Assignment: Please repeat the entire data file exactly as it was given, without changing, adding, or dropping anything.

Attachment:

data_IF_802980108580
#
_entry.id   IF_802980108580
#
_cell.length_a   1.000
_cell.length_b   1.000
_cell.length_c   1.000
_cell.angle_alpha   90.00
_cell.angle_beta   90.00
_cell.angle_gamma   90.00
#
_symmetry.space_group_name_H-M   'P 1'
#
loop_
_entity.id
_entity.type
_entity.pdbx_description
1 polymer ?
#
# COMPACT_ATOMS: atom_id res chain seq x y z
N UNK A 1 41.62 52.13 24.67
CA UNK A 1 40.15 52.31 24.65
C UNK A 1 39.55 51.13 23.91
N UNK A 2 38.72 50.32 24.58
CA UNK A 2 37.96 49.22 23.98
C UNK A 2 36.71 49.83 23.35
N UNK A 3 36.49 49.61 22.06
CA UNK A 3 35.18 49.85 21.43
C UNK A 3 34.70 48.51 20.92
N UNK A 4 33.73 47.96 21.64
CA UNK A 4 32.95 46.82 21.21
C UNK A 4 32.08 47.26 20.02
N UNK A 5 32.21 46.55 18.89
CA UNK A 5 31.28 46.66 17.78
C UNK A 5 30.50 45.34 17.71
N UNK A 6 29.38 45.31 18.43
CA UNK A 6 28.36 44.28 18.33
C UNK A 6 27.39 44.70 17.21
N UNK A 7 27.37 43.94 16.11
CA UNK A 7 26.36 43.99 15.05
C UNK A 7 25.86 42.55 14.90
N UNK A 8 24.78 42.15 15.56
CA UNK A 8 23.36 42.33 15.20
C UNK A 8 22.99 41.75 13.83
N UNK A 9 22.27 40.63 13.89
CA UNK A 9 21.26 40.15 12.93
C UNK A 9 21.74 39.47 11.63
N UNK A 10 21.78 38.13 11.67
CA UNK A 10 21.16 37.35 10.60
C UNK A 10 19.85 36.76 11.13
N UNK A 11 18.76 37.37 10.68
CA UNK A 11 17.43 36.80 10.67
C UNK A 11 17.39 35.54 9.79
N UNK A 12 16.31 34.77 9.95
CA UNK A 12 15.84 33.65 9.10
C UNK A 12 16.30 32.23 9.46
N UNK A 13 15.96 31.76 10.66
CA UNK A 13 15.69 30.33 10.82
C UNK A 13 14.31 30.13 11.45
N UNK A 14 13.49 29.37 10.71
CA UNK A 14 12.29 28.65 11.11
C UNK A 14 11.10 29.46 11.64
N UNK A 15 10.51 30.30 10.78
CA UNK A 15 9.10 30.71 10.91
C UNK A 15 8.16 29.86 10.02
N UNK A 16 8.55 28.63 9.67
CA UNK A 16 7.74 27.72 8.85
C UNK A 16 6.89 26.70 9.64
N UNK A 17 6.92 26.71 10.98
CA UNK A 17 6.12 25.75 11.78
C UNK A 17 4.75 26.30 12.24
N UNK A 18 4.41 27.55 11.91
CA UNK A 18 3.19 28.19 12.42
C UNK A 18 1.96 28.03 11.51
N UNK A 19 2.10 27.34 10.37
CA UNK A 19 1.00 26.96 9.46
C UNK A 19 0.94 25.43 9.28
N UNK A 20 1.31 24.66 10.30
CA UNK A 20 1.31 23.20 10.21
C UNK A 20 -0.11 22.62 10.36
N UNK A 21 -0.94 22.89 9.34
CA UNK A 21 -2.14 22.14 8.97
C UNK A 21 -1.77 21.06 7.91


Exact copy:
data_IF_802980108580
#
_entry.id   IF_802980108580
#
_cell.length_a   1.000
_cell.length_b   1.000
_cell.length_c   1.000
_cell.angle_alpha   90.00
_cell.angle_beta   90.00
_cell.angle_gamma   90.00
#
_symmetry.space_group_name_H-M   'P 1'
#
loop_
_entity.id
_entity.type
_entity.pdbx_description
1 polymer ?
#
# COMPACT_ATOMS: atom_id res chain seq x y z
N UNK A 1 41.62 52.13 24.67
CA UNK A 1 40.15 52.31 24.65
C UNK A 1 39.55 51.13 23.91
N UNK A 2 38.72 50.32 24.58
CA UNK A 2 37.96 49.22 23.98
C UNK A 2 36.71 49.83 23.35
N UNK A 3 36.49 49.61 22.06
CA UNK A 3 35.18 49.85 21.43
C UNK A 3 34.70 48.51 20.92
N UNK A 4 33.73 47.96 21.64
CA UNK A 4 32.95 46.82 21.21
C UNK A 4 32.08 47.26 20.02
N UNK A 5 32.21 46.55 18.89
CA UNK A 5 31.28 46.66 17.78
C UNK A 5 30.50 45.34 17.71
N UNK A 6 29.38 45.31 18.43
CA UNK A 6 28.36 44.28 18.33
C UNK A 6 27.39 44.70 17.21
N UNK A 7 27.37 43.94 16.11
CA UNK A 7 26.36 43.99 15.05
C UNK A 7 25.86 42.55 14.90
N UNK A 8 24.78 42.15 15.56
CA UNK A 8 23.36 42.33 15.20
C UNK A 8 22.99 41.75 13.83
N UNK A 9 22.27 40.63 13.89
CA UNK A 9 21.26 40.15 12.93
C UNK A 9 21.74 39.47 11.63
N UNK A 10 21.78 38.13 11.67
CA UNK A 10 21.16 37.35 10.60
C UNK A 10 19.85 36.76 11.13
N UNK A 11 18.76 37.37 10.68
CA UNK A 11 17.43 36.80 10.67
C UNK A 11 17.39 35.54 9.79
N UNK A 12 16.31 34.77 9.95
CA UNK A 12 15.84 33.65 9.10
C UNK A 12 16.30 32.23 9.46
N UNK A 13 15.96 31.76 10.66
CA UNK A 13 15.69 30.33 10.82
C UNK A 13 14.31 30.13 11.45
N UNK A 14 13.49 29.37 10.71
CA UNK A 14 12.29 28.65 11.11
C UNK A 14 11.10 29.46 11.64
N UNK A 15 10.51 30.30 10.78
CA UNK A 15 9.10 30.71 10.91
C UNK A 15 8.16 29.86 10.02
N UNK A 16 8.55 28.63 9.67
CA UNK A 16 7.74 27.72 8.85
C UNK A 16 6.89 26.70 9.64
N UNK A 17 6.92 26.71 10.98
CA UNK A 17 6.12 25.75 11.78
C UNK A 17 4.75 26.30 12.24
N UNK A 18 4.41 27.55 11.91
CA UNK A 18 3.19 28.19 12.42
C UNK A 18 1.96 28.03 11.51
N UNK A 19 2.10 27.34 10.37
CA UNK A 19 1.00 26.96 9.46
C UNK A 19 0.94 25.43 9.28
N UNK A 20 1.31 24.66 10.30
CA UNK A 20 1.31 23.20 10.21
C UNK A 20 -0.11 22.62 10.36
N UNK A 21 -0.94 22.89 9.34
CA UNK A 21 -2.14 22.14 8.97
C UNK A 21 -1.77 21.06 7.91